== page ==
Vive L’Empereur

This year at the 20th of March, it was exactly 200 years ago since Vive L’Empereur was shouted in Paris. After a short exile at a beautiful island called Elba the own crowned emperor Napoleon thought he could very well try for another term of office. So Nappy and his 800 merry men returned to France to once again overthrow a bourbon king (who fled to England…again…). Within an amazingly fast period of time Napoleon was able to recruit around 280.000 young soldiers.

Luckily for the allied forces they were having a joined peace convention (which obviously wasn’t successful when they heard the news). So they were able to mobilize around 1,5 million men to march towards Paris. Of course a lot of these men were already stationed in different places in Europe.

Anyways 1,5 million men vs 280.000…that’s a big difference! Of course Napoleon figured the French didn’t had a chance versus such a power. He tried nonetheless by trying to separate the Anglo-Dutch forces from the Prussians with an army of 123.000 men. Afterwards dear ol’ Nappy wouldn’t merely eat his sandwich, but he’d also try to recruit several thousand men in Holland itself before continuing to the German states.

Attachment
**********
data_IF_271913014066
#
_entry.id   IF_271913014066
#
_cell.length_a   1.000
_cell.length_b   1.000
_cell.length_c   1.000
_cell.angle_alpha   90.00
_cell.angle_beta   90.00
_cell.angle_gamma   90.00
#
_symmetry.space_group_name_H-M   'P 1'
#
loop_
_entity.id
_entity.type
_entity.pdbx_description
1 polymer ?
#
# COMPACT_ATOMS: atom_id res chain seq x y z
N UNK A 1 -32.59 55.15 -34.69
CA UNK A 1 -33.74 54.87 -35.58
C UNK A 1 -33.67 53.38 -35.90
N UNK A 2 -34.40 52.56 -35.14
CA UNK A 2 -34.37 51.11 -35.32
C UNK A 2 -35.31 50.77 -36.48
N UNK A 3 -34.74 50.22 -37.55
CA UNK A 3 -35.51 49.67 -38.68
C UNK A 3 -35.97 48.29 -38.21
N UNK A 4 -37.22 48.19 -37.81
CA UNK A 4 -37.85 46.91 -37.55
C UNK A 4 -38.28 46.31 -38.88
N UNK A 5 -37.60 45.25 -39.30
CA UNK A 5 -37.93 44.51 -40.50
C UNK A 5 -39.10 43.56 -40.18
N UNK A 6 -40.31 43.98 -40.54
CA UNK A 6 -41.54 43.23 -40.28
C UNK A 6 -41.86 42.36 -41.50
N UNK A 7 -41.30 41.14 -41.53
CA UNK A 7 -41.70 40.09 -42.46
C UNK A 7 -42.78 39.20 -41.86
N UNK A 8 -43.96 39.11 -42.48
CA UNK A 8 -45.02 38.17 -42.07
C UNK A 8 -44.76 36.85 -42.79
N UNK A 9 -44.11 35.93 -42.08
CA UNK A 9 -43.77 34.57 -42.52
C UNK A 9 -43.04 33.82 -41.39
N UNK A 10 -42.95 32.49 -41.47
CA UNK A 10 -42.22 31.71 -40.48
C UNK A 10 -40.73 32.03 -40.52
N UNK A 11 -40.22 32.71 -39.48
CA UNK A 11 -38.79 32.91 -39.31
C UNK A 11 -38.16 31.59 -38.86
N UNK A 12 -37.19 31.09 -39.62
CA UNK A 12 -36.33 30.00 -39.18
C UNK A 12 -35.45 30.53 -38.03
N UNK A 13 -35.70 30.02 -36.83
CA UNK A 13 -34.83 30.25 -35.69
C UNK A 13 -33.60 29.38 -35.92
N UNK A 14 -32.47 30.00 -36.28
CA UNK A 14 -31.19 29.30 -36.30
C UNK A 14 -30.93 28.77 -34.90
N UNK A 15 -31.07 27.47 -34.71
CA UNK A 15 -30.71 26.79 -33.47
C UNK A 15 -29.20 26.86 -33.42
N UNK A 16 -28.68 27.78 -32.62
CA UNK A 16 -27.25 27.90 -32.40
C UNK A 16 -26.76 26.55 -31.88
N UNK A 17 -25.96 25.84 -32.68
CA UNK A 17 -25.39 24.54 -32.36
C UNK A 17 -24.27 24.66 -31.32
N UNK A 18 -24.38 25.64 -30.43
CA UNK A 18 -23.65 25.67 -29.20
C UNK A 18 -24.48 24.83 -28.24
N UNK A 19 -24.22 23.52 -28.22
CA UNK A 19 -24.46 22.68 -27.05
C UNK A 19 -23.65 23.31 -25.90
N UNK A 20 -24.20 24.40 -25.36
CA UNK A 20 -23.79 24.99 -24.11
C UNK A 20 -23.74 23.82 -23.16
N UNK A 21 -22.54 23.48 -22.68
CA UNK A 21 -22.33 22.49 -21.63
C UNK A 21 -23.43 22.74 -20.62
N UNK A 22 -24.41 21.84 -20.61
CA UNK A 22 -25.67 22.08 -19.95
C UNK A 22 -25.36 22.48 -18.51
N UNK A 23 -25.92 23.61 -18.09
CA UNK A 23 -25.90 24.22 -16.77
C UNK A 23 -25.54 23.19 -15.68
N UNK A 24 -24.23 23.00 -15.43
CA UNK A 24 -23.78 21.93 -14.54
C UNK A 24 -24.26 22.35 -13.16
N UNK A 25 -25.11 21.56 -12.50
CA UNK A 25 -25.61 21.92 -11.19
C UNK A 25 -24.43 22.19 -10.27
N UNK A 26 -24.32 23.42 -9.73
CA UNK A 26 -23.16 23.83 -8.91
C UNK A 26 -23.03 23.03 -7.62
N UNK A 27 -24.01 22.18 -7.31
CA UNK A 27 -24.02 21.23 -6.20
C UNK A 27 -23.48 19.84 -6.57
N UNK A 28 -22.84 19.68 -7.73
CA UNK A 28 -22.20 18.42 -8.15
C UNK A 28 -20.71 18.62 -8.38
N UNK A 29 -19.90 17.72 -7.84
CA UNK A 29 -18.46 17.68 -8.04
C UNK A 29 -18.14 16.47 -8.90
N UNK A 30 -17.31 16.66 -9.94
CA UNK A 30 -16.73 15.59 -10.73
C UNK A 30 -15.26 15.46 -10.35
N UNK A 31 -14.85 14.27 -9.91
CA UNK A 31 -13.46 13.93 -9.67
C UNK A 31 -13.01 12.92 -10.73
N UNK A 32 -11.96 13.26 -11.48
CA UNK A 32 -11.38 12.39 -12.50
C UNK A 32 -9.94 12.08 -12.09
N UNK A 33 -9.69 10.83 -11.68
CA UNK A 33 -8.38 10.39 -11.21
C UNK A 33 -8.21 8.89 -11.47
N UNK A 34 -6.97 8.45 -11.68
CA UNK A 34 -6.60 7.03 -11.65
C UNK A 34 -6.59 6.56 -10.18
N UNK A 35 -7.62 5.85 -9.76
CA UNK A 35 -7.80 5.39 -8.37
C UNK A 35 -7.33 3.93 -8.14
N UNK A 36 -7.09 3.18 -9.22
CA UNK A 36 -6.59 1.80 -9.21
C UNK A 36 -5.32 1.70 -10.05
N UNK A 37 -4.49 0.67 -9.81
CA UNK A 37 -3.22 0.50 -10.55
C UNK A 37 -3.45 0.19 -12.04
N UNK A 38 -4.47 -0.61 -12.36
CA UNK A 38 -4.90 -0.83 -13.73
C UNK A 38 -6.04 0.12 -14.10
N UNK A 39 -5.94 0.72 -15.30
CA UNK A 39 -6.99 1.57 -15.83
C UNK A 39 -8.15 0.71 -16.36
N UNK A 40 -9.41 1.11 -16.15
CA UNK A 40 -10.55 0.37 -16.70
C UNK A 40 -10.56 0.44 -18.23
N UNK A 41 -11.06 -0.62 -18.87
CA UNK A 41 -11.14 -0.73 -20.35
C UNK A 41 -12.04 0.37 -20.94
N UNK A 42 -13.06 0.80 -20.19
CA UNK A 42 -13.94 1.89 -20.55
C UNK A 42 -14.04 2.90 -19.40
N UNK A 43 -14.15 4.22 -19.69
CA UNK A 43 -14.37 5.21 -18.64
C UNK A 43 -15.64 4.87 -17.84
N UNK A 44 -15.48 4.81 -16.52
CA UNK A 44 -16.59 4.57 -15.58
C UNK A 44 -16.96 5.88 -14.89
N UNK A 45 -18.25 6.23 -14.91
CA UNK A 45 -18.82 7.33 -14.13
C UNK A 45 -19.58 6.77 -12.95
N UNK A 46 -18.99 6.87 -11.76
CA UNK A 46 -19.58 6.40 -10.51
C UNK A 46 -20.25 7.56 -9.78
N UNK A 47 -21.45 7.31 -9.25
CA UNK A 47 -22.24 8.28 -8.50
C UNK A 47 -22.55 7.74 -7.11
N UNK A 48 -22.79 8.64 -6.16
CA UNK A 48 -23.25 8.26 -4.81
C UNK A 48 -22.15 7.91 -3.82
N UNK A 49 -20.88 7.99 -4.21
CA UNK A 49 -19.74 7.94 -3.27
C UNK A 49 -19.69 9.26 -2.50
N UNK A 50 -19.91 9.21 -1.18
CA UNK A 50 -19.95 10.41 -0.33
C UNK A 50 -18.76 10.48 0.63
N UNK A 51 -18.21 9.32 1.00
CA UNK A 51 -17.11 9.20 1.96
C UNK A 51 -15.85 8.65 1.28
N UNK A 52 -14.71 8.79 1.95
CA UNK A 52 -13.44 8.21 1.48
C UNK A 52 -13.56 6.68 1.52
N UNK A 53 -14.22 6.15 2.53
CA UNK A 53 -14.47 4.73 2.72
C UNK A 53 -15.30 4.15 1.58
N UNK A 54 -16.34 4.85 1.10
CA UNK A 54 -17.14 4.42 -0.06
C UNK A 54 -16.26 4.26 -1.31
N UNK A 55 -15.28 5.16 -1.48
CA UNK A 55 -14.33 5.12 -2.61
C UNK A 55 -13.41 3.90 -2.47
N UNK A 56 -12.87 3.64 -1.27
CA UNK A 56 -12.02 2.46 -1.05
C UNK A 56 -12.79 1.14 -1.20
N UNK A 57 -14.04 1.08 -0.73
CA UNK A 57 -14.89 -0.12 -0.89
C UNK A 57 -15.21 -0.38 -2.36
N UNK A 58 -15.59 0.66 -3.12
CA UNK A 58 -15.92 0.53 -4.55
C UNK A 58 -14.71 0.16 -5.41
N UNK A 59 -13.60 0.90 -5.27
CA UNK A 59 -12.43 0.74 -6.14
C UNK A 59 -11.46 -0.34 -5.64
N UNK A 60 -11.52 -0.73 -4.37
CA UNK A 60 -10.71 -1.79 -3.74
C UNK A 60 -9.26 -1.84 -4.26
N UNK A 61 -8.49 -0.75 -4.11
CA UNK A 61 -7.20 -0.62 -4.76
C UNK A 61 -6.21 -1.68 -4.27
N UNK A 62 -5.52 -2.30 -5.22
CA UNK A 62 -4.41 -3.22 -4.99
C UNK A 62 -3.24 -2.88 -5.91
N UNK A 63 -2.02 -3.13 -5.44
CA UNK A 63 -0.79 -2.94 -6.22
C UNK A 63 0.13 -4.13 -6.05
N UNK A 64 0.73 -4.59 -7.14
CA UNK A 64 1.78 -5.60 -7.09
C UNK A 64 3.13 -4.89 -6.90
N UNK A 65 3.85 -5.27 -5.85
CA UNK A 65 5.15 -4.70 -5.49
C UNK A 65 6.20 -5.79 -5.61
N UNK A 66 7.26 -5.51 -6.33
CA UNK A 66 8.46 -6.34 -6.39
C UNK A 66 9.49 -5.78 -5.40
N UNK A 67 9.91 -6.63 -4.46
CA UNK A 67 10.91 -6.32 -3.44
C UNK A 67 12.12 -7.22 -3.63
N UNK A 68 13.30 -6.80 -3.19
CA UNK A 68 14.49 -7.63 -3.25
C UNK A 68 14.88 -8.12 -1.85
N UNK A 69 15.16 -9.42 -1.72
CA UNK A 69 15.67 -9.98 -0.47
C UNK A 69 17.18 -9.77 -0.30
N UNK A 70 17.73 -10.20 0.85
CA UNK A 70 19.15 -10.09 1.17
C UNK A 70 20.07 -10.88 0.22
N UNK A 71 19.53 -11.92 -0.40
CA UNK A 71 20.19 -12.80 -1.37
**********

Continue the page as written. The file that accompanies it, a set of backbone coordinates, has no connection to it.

However, several things happened that made the advantage Napoleon had, vanish in moments (his illness, a weird and massive charge of the cavalry and the joining of the Prussians). So within a period of 100 days after his arrival in Paris the French emperor met his Waterloo (literally).

What we can learn from this story is that by faith, knowledge, persistence, acting without hesitation and pressing your luck you can make your mark in history. At the age of 26 Napoleon started his career of general, at 30 he became first consul of France and finally at the age of 35 he became Emperor of France. Probably one of the most fun things is that the little corporal never had a clue what his final goal was.

So remember, great men know what they are capable off and can conquer the world. Excellent men know when they have to stop and to give it to a successor. Napoleon failed in his own words of: “Let the path be open to talent” he didn’t want to step aside when it was necessary.

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